Representation of Large-Scale Ocean Circulation in the Atlantic and Southern Ocean in Climate Model Simulations and Projected Changes under Increased Warming
AdvisorRussell, Joellen L.
MetadataShow full item record
PublisherThe University of Arizona.
RightsCopyright © is held by the author. Digital access to this material is made possible by the University Libraries, University of Arizona. Further transmission, reproduction, presentation (such as public display or performance) of protected items is prohibited except with permission of the author.
EmbargoRelease after 11/05/2020
AbstractThe global ocean acts as a mediator of Earth’s climate due to its role in the storage of heat and carbon. Presently, the ocean accounts for the storage of approximately 93% of the anthropogenic heat on our planet and ~27% of the anthropogenic CO2. Two regions in particular, the Southern Ocean and North Atlantic Ocean (SO, NA), act as gateways for the exchange of CO2 and heat between the atmosphere and the interior ocean. This is due to the unique water mass transformation processes that occur in these regions. Despite their disproportionate role in the climate system, large uncertainty exists with respect to understanding how the ocean circulation patterns and properties are projected to change in these regions throughout the 21st century. One pathway toward reducing projection uncertainty in these regions is to use modern observations and observational products to comprehensively diagnose, quantify, and improve upon mean state biases that exist in the climate simulations used to produce future climate projections. The work presented in this dissertation is a comprehensive analysis of the large-scale ocean circulation and properties in historical and 21st century simulations of large-ensembles of fully-coupled climate and Earth System Models contributed to multiple generations of the Coupled Model Intercomparison Project (CMIP). In the subtropical NA, a key region through which properties from the tropics are advected to the subpolar latitudes, the volume transports of the major flow regimes are reasonably represented in many CMIP5 models relative that observed by the Rapid Climate Change (RAPID) instrumental array at 26.5ºN. As the climate warms, all components of the total flow through the subtropical NA, with the exception of the wind-driven surface Ekman transport, are projected to weaken. Particularly, by applying the dynamical theory of Sverdrup balance, this work highlights the fact that the wind-driven NA subtropical gyre itself is projected to spin-down in response to a reduced wind stress curl over the subtropical latitudes. This spin-down, in conjunction with the reduced overturning at high-latitudes, acts as a source of significant additional weakening to the northward western boundary current flow in the upper ocean. In the SO, despite its dominant role in the oceanic uptake of anthropogenic carbon and heat relative to other basins, the large-scale circulation and properties have been poorly represented in climate models, resulting in low confidence ascribed to 21st century projections of the state of the SO. A comprehensive analysis of the simulation of the large-scale circulation and properties is presented for the Southern Ocean (SO) across thirty-one CMIP5 models. The main focus lies in building a framework to understand the major contributors to a model’s ability to represent the Antarctic Circumpolar Current (ACC) transport. Across the CMIP5 ensemble, the models fall into five different categories: 1) models that produce a reasonable ACC transport for approximately the right reasons, 2) models that accurately simulate key metrics, yet produce a too weak ACC, 3) models that simulate the wind stress forcing at the ocean surface accurately, but have errors in the density gradient, 4) models that simulate an accurate density gradient, but exhibit errors in the wind stress forcing, and 5) models that produce errors in all the metrics. Building on the framework presented in the CMIP5 study, a comprehensive assessment of the large-scale circulation and properties as simulated in the SO is performed across ensembles of models contributed to the past three CMIP generations (CMIP3-CMIP6). The CMIP6 models show improved representation of key observable-metrics in the SO including surface wind stress and wind stress curl, strength of the ACC, and meridional density gradients in the region of the ACC. However, some persistent biases have carried over into CMIP6 including an upper ocean that remains too fresh and too warm, significant warm biases at depth in several simulations, and a poor representation of Antarctic sea ice extent (SIE). These biases in observable metrics need to be considered when interpreting projected trends or biogeochemical properties in this region.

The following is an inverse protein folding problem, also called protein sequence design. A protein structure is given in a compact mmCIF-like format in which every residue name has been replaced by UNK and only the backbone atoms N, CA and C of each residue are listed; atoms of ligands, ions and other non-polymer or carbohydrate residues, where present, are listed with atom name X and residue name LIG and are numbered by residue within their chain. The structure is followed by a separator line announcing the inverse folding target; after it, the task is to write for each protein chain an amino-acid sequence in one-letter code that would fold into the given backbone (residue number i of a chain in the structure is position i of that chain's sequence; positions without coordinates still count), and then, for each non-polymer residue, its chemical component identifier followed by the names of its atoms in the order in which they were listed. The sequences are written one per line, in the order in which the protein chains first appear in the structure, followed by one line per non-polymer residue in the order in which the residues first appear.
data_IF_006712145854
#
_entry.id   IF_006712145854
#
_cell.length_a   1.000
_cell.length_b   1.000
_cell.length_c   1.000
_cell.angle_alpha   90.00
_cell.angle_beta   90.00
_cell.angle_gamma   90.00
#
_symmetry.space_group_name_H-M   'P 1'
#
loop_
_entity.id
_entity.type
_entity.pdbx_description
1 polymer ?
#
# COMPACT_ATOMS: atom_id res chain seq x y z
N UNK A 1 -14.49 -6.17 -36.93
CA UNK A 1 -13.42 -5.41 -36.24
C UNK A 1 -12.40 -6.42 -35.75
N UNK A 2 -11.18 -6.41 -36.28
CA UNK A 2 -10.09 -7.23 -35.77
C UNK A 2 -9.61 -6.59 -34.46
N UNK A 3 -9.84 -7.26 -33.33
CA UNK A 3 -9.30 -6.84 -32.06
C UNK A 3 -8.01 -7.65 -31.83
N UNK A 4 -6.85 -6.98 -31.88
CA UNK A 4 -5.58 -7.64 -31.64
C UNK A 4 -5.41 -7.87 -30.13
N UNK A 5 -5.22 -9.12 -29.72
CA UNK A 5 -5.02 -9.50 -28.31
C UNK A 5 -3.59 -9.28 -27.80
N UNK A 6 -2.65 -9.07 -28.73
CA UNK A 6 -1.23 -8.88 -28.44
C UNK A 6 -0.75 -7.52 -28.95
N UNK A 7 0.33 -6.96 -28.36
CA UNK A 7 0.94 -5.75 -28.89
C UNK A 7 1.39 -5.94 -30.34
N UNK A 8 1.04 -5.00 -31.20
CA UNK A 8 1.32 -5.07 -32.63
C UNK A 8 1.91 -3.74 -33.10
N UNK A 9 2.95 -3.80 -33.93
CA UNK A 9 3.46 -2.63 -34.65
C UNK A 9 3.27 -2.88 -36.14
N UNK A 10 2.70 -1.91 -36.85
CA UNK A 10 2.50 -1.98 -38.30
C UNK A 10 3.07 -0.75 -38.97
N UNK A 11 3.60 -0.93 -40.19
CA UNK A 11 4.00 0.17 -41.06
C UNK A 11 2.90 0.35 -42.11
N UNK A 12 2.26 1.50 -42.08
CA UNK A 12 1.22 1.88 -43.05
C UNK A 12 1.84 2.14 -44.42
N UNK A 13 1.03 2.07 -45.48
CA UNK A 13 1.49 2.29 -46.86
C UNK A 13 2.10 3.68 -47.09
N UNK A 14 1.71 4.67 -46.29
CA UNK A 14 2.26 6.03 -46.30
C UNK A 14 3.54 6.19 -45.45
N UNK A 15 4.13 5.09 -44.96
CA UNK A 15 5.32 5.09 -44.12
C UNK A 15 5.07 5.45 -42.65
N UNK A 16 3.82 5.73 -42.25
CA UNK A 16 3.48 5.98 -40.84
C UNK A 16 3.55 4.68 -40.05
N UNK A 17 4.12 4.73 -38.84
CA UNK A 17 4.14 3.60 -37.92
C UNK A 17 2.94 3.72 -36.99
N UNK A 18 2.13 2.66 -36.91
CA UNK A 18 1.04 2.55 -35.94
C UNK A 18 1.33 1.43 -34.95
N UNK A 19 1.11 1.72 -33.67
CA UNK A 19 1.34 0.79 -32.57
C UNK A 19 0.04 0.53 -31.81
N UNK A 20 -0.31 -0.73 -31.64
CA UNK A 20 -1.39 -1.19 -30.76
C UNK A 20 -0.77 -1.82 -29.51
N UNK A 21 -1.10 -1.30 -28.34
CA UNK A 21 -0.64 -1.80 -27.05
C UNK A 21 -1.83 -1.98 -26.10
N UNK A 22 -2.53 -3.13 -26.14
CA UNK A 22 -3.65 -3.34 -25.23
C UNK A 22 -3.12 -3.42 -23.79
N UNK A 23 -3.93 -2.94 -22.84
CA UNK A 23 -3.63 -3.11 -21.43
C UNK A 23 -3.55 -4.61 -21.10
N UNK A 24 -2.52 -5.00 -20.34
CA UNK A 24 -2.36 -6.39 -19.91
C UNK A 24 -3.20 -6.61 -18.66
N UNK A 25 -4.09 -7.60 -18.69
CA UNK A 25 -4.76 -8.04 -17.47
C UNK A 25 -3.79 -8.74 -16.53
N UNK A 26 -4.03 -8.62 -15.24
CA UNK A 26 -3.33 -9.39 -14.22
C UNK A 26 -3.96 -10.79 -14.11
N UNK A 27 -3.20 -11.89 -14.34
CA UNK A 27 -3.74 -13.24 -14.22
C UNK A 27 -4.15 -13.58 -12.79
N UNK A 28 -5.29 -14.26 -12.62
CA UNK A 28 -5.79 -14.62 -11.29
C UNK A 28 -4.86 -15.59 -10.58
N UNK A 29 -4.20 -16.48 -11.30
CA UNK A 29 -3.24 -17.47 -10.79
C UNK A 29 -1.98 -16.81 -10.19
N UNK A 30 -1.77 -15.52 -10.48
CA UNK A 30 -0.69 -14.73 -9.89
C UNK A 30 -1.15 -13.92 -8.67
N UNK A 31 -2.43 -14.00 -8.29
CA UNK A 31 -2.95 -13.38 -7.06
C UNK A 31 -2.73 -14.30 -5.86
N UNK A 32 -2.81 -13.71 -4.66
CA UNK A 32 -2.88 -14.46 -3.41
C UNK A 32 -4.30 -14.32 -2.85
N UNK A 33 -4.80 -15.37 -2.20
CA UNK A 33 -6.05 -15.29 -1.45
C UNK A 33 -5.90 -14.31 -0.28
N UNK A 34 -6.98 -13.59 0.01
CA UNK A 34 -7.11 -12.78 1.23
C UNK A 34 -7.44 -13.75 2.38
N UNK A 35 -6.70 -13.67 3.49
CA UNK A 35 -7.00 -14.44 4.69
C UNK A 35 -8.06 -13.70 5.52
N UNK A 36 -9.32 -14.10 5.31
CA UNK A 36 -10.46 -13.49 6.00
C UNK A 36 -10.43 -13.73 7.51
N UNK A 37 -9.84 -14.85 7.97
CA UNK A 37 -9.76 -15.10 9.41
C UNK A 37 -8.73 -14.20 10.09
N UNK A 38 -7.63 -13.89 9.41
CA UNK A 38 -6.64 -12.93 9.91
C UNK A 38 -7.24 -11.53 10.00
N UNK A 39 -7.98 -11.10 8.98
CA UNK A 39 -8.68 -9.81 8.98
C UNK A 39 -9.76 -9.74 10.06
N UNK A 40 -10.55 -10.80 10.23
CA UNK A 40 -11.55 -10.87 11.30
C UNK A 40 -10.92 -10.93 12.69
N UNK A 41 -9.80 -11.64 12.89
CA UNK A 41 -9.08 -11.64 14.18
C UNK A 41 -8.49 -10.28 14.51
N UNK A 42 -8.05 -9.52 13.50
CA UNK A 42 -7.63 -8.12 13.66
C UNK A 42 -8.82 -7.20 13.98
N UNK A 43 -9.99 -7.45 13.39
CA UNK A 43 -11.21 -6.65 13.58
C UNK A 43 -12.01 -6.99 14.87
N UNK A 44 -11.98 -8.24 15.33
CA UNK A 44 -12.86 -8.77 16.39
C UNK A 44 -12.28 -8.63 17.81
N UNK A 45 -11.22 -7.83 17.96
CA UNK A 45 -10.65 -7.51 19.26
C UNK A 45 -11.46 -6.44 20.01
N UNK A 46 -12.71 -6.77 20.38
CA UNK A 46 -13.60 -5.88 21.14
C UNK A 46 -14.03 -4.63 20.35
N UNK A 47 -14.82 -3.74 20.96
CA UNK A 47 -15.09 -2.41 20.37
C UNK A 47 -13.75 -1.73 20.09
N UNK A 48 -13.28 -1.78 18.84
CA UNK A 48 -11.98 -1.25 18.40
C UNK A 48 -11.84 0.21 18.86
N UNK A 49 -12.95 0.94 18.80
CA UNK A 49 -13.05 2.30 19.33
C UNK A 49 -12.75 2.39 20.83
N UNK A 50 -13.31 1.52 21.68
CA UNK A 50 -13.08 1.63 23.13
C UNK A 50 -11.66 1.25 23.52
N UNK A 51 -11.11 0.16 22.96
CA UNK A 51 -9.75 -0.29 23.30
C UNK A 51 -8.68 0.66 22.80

Degree ProgramGraduate College